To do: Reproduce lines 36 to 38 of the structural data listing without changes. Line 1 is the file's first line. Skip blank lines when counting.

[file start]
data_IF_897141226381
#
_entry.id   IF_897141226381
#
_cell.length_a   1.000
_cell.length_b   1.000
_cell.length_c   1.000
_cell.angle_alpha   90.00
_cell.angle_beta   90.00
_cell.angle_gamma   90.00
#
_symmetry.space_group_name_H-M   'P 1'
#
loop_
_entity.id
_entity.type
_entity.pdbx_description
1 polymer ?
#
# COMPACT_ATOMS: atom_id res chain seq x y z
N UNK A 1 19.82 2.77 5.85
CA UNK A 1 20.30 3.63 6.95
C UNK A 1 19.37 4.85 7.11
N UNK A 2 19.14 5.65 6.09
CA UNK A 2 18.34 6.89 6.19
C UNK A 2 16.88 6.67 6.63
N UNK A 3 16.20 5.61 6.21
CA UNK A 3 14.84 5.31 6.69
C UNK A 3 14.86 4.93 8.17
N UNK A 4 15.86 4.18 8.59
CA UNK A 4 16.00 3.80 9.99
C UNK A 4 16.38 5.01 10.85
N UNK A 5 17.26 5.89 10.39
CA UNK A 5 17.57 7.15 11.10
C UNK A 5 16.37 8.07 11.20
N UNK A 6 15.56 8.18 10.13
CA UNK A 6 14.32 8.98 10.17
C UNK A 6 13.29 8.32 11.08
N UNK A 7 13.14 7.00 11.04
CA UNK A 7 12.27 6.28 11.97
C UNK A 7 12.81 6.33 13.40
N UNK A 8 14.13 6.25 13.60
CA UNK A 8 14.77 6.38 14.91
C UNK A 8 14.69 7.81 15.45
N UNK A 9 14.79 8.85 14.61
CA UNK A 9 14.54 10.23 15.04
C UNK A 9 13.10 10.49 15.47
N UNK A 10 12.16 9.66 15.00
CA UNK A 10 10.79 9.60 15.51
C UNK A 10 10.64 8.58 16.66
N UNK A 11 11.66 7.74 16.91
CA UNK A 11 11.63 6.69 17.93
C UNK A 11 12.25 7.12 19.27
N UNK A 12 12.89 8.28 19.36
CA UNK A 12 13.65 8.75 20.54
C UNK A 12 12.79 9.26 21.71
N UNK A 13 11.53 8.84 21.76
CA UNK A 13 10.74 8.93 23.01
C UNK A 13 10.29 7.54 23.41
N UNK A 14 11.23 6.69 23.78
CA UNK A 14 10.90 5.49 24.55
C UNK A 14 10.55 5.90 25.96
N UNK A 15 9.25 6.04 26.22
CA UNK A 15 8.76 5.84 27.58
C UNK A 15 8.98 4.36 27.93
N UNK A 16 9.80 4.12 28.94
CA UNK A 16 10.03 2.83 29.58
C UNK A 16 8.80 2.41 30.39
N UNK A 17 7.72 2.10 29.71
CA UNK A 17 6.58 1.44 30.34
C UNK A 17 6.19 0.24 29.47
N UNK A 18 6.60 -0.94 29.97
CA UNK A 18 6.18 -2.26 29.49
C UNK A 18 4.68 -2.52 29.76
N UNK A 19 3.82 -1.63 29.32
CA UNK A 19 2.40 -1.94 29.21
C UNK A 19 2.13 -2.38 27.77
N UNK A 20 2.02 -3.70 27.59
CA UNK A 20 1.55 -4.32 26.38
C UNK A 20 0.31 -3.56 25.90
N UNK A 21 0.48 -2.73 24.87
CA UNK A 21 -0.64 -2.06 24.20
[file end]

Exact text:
N UNK A 6 15.56 8.18 10.13
CA UNK A 6 14.32 8.98 10.17
C UNK A 6 13.29 8.32 11.08